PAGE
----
Social anxiety disorder (social phobia)


Patients with social anxiety disorder will be randomised into one of two treatment conditions: Escitalopram 20 mg or active placebo. All other therapies will be avoided.

1. Administration of escitalopram, 1 tablet daily, is based on the accepted recommended dose 10 mg per day during the first week and 20 mg per day for the rest of the treatment period. Participants are informed that this drug has been effective in previous controlled trials.
2. Active placebo is administered with a similar capsule. Participants are informed that it is a neurokinin-1 receptor antagonist lacking the crucial anxiolytic substance, and hence that it has been ineffective in previous controlled trials.

The treatment period is 9 weeks (63 days). Participants have an extra drug supply for another 14 days because the day of the last neuroimaging assessment may vary (hence treatment could be prolonged for maximum 14 days). Participants will undergo neuroimaging assessment with fMRI (n=48) and PET (n=24) before and after the 9 week treatment period. After the initial 9 week treatment period and neuroimaging assessments, all participants are offered Internet-delivered Cognitive Behavior Therapy (ICBT) for an additional 9 week period. This ICBT treatment is optional. The ICBT program has been found efficacious in several previous trials. Follow-up assessment (questionnaires) will be conducted after one year.

Intervention type



Not Applicable

Drug names


Primary outcome measure

1. The Liebowitz Social Anxiety Scale (LSAS)
2. Spielberger state anxiety inventory (STAI-S) during anticipatory anxiety in the fMRI-setting

Primary measures will be administered at 4 times: baseline, posttreatment after nine weeks of drug treatment, after nine weeks of additional (voluntary) cognitive behaviour therapy, and at 12 month follow-up

Secondary outcome measures

1. The Clinical Global Impression – Improvement (CGI-I) scale
2. Social Interaction Anxiety Scale (SIAS)
3. Social Phobia Scale (SPS)
4. Social Phobia Screening Questionnaire (SPSQ)
5. Montgomery-Åsberg Depression Rating Scale (MADRS-S)
6. Beck Anxiety Inventory (BAI)
7. Quality of Life Inventory (QOLI)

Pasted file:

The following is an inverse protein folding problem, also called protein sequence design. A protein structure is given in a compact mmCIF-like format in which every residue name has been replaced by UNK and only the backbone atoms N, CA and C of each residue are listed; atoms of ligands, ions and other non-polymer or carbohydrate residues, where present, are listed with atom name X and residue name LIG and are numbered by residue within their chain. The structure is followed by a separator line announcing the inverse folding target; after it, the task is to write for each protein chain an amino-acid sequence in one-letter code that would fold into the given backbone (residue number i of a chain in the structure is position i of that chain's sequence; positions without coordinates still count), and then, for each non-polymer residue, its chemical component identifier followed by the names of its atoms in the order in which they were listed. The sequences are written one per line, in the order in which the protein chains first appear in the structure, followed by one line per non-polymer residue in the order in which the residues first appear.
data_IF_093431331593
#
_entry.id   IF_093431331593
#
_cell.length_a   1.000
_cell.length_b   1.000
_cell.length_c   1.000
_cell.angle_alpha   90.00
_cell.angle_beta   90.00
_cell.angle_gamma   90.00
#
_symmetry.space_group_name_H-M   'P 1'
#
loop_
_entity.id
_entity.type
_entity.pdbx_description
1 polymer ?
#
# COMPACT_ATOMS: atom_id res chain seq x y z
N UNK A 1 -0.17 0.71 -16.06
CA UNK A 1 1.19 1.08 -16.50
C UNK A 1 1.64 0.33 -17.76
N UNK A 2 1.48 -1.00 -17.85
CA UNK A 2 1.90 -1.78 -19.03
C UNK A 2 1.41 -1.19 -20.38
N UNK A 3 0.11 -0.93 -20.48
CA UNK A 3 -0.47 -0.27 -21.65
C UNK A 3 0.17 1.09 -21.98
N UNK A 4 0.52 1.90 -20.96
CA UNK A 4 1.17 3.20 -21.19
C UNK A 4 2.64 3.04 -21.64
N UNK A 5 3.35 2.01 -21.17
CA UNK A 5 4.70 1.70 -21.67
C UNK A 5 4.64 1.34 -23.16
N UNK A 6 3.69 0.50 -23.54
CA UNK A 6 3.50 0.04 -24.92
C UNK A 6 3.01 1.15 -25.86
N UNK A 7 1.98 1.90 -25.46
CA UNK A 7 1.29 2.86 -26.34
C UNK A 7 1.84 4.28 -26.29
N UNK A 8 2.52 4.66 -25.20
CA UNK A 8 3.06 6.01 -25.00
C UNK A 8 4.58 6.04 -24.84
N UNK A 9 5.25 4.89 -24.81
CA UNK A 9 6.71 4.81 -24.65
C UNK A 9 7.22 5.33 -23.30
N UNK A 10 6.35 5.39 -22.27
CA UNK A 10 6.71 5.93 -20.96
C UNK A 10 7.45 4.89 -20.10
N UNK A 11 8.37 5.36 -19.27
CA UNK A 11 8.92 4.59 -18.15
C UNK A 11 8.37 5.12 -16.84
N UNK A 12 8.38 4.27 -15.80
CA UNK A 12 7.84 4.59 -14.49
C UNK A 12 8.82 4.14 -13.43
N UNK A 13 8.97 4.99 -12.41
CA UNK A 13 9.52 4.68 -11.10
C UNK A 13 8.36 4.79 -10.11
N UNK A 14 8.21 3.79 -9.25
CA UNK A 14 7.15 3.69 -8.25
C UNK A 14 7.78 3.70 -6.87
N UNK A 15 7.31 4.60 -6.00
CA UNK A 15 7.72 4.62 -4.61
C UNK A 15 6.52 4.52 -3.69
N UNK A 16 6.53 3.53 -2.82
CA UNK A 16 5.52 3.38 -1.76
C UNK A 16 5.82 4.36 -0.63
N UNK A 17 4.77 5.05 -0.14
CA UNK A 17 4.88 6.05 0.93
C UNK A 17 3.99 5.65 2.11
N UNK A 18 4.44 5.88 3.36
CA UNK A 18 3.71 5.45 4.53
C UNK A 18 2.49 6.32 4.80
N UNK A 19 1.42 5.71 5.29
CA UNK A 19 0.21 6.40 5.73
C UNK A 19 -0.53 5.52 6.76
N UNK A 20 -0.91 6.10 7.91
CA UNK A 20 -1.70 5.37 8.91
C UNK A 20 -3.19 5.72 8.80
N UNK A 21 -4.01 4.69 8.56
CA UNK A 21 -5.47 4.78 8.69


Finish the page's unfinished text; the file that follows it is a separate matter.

8. Karolinska scale of personality (KSP)
9. NEO-PI-R, personality inventory
10. Spielberger trait anxiety inventory (STAI-T)

Secondary measures will be administered at 4 times: baseline, posttreatment after nine weeks of drug treatment, after nine weeks of additional (voluntary) cognitive behaviour therapy, and at 12 month follow-up

Overall trial start date


Overall trial end date


Reason abandoned (if study stopped)


Participant inclusion criteria

1. Social anxiety disorder (social phobia), according to DSM-5, must be the main diagnosis as assessed with the structured clinical interview for DSM disorders (SCID)
2. Otherwise somatically healthy
3. Age 18-65, but not postmenopausal
4. Willingness to participate in a symptom provocation brain imaging trial

Participant type


Age group




Target number of participants

48 individuals diagnosed with social anxiety disorder

Participant exclusion criteria

1. Treatment of social anxiety within the three months preceding the study
2. Current serious or dominant psychiatric disorder other than social anxiety disorder (e.g. psychosis, major depressive disorder, bipolar disorder)
3. Suicidal ideation
4. Chronic use of prescribed medication that could influence the results (e.g. other anxiolytic or antidepressant drugs, certain hypnotics or herbs like St John’s Wort)
5. Abuse of alcohol or narcotics
6. Pregnancy or planned pregnancy during the study period
7. Menopause
8. Previous positron emission tomography (PET) examination
9. Contraindications for MRI investigation (e.g. implants or other metal objects in the body, brain and heart operations)

Recruitment start date


Recruitment end date



Countries of recruitment


Trial participating centre

Uppsala University

Sponsor information


Uppsala University (Sweden)

Sponsor details

c/o Tomas Furmark
Department of Psychology
Box 1225

Sponsor type




Funder type


Funder name

The Swedish Council of Health, Working Life and Welfare (FORTE) (Sweden)

Alternative name(s)

Funding Body Type

Funding Body Subtype


Funder name

The Swedish Foundation for Humanities and Social Sciences (Sweden)

Alternative name(s)

Funding Body Type

Funding Body Subtype


Funder name


Alternative name(s)

Swedish Research Council, VR

Funding Body Type

government organisation

Funding Body Subtype

National government



Results and Publications

Publication and dissemination plan

Not provided at time of registration

Intention to publish date

Participant level data

Not provided at time of registration

Basic results (scientific)

Publication list

2017 results in:

Publication citations

Additional files

Editorial Notes

17/10/2017: Publication reference added.